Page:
And, most pleasingly, this is a properly clued traditional mystery. Both the locked rooms make sense, even if, as admitted in the book, the second one would have been difficult to do, and there are at least three clear clues to the murderer. Arguably one of them (the second one that Nameless explains at the end) is a bit obvious, but to me, it was so obvious that I dismissed it as not important. Silly old me. Still, that made me genuinely surprised at the end. I was fairly sure that who the murderer would be in order to fulfil what I saw as one of the private eye clichés, but I was forgetting that this was a traditional-style mystery that just happened to feature a private eye.

Any real criticisms? Well, I wasn’t too pleased with Nameless’ casual use of a certain word early in the narrative – I think that word shouldn’t be used as a metaphor/simile, but other than that (which is a very minor point indeed) this is an absolutely fantastic book. As I’ve mentioned in the past, the point of this blog is to find current writers who are creating classic mysteries. Well, that’s two in a row! And another author to add to the “To Read” list. Thankfully, I’ve plenty to catch up on…

This is replacing The Devil To Pay as the California entry for The Mystery Tour of the USA – simply because it’s a much better book…


  1. Like the rest of us, you join to worship at the altar of that true master Bill Pronzini – welcome! This is probably the right book to start with for a fan of impossible crimes but I hope this also means you will be prepared to try a Ross Macdonald or a Dashiell Hammett in the future!


  2. Doc, like Sergio, I’m glad that you found your first, full-length nameless novel an enjoyable one and that we can welcome you in his group of devotees – which is, alas, still a very select one. But then again, true geniuses are seldom recognized by the masses.

    Anyway, you might be interested in tackling Bones, another one of his takes on the locked room mystery, or Carpenter and Quincannon, a short story collection of historical detective stories, next. Bill Pronzini and Marcia Muller are also working on a new series of Carpenter and Quincannon novels, which, by the way, was officially announced on my blog. And that’s enough self-promotion for one day! 😉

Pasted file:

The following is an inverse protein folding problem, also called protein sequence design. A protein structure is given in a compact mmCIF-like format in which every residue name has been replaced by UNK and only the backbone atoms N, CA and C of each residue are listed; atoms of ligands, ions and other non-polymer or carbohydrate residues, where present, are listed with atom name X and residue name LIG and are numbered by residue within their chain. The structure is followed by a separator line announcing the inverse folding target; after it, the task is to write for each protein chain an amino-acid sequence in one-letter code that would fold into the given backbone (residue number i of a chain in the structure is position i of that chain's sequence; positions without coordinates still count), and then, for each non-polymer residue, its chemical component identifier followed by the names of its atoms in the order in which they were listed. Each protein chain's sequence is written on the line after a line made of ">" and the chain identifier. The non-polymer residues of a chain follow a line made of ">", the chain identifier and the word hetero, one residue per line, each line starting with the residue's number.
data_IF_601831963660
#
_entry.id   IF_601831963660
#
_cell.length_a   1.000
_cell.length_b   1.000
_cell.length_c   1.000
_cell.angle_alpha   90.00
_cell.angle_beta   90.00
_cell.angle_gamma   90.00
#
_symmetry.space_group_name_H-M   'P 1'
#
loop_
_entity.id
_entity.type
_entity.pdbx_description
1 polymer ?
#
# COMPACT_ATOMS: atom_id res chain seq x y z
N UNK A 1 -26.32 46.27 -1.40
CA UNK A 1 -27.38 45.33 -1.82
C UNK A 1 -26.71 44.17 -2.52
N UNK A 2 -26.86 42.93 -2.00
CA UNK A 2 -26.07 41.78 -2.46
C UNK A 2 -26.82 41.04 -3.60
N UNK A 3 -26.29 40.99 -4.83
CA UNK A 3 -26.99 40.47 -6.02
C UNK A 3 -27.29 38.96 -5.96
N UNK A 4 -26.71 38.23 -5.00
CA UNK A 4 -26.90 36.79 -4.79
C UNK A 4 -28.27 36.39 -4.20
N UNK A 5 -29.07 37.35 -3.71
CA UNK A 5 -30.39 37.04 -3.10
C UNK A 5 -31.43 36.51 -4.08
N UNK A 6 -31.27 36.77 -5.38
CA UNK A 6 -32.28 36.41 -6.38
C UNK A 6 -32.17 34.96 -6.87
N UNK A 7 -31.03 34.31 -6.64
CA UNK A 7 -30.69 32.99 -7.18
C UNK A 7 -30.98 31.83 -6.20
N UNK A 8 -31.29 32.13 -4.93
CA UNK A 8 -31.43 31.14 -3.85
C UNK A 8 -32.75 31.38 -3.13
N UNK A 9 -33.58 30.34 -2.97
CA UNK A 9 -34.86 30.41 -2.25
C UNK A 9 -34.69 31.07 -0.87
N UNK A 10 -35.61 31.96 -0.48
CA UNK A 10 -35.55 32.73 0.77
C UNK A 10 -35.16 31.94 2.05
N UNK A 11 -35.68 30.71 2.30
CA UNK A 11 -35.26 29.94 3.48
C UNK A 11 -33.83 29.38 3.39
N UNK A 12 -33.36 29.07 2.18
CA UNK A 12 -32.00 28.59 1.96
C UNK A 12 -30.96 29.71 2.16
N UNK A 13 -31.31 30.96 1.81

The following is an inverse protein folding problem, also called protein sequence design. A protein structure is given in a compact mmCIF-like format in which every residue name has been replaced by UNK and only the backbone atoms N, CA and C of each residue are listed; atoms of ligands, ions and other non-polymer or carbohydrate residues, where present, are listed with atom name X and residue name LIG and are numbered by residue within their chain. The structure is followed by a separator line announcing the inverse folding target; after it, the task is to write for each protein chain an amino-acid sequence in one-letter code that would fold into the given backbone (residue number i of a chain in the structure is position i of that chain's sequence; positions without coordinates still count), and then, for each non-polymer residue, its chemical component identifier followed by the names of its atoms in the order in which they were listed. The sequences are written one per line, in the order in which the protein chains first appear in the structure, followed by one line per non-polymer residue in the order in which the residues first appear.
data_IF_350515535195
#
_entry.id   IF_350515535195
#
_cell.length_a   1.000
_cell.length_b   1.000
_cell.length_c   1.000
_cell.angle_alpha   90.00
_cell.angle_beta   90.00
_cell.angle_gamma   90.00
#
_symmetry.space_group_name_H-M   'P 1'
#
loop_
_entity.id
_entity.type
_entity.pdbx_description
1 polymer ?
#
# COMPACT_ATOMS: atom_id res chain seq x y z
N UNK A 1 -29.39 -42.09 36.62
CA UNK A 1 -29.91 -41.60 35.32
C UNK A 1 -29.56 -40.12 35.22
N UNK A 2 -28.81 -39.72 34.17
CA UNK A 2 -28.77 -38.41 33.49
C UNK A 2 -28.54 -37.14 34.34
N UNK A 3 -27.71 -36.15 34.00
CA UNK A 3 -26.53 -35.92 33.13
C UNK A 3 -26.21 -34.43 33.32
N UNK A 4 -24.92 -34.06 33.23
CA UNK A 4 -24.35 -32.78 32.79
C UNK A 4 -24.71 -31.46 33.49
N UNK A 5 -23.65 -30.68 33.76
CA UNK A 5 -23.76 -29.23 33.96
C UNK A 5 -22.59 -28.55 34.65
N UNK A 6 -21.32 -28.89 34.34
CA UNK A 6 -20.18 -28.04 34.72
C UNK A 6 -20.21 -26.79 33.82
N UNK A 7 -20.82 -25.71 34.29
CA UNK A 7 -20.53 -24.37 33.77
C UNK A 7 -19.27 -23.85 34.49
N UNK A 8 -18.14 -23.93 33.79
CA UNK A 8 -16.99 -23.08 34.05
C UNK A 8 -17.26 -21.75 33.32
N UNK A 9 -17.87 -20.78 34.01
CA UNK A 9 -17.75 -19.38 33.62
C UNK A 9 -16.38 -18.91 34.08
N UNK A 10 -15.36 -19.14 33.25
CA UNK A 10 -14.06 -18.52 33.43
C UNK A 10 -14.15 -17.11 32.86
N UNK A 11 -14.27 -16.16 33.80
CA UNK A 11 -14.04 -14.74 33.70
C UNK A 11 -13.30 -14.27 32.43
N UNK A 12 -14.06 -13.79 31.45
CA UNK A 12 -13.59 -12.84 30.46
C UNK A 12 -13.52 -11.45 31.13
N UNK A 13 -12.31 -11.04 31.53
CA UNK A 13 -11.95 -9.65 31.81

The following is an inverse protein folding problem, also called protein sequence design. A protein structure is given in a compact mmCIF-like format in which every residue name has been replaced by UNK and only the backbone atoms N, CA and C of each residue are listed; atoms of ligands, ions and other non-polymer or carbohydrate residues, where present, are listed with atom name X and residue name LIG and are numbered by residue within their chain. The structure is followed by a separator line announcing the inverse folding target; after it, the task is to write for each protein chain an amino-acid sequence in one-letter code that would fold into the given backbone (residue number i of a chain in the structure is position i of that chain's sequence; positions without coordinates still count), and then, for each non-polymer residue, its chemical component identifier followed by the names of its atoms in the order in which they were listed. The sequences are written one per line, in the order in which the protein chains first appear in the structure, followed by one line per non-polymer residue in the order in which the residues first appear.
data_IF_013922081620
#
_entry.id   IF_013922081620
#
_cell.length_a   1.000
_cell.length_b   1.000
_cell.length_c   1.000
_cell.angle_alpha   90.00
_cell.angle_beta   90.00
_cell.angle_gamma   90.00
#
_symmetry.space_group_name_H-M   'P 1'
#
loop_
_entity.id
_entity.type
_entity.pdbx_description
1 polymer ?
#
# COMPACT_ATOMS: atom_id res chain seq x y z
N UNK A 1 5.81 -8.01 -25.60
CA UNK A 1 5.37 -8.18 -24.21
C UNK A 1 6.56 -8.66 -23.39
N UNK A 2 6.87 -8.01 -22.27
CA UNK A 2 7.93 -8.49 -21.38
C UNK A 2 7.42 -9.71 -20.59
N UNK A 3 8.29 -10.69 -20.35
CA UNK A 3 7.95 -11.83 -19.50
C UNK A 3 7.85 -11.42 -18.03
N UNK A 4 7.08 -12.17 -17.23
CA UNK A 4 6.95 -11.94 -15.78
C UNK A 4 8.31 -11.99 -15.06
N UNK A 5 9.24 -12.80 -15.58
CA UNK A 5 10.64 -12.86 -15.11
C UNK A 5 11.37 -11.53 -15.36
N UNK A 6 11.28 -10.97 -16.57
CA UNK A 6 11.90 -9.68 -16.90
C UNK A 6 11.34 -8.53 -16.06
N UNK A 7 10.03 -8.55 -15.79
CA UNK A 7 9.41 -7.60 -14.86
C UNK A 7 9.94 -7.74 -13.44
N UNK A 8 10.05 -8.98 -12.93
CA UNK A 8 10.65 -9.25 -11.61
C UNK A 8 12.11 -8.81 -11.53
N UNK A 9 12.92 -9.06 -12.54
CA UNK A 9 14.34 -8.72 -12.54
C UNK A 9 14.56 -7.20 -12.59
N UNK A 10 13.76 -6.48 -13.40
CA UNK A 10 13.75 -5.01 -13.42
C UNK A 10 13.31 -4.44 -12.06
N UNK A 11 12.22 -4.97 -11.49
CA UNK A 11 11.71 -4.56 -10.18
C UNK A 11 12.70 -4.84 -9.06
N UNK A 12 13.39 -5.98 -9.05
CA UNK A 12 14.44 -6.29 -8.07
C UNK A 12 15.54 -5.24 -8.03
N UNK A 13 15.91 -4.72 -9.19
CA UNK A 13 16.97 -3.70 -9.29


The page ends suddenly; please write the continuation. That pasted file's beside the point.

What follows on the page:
On Ross MacDonald: I have read a few of his books and thought The Far Side of the Dollar was the best. It even ended up on my list of favorite detective stories.


  3. Coincidentally I’ve got a blog piece lined up on Pronzini soon. It seems odd to see him referred to as an author no one has heard of. Of course in my case his survey books 1001 Midnights and Gun in Cheek had a great influence on me as a mystery reader.


    • Well, maybe the “unheard of” is just in the UK, but given that he writes (based on this novel) very accessible thriller/detective fiction, it baffles me that, for example, Harlan Coben decorates the bookshelves over here and not Pronzini (nothing against Coben, mind you). I’m sure that the readers who are in the know about crime fiction know Pronzini, but I don’t think the general public – at least the British contingent – are aware of him. Which seems to be a real shame.


  4. I think Pronzini’s heyday was in the 1970s. Pretty much everyone in the US who called him/herself a detective fiction devotee was reading him then. And his wife, too. He kind of lost appeal in the 1980s through the 1990s when the detective novel (both traditional and private eye versions) was eclipsed by the demand for police thrillers, books obsessed with forensic pathology and autopsies, and violent serial killer novels. But it should be noted that Pronzini (with sometime collaborator Barry Malzberg) wrote two very good serial killer novels before they became the formula work of writers ripping off Thomas Harris left and right. I still like Pronzini’s early work the best. His lifetime devotion to the genre is something that continually amazes me and I’m in awe of his knowledge and envious of his vast library of vintage mystery novels most of which are impossible to find these days.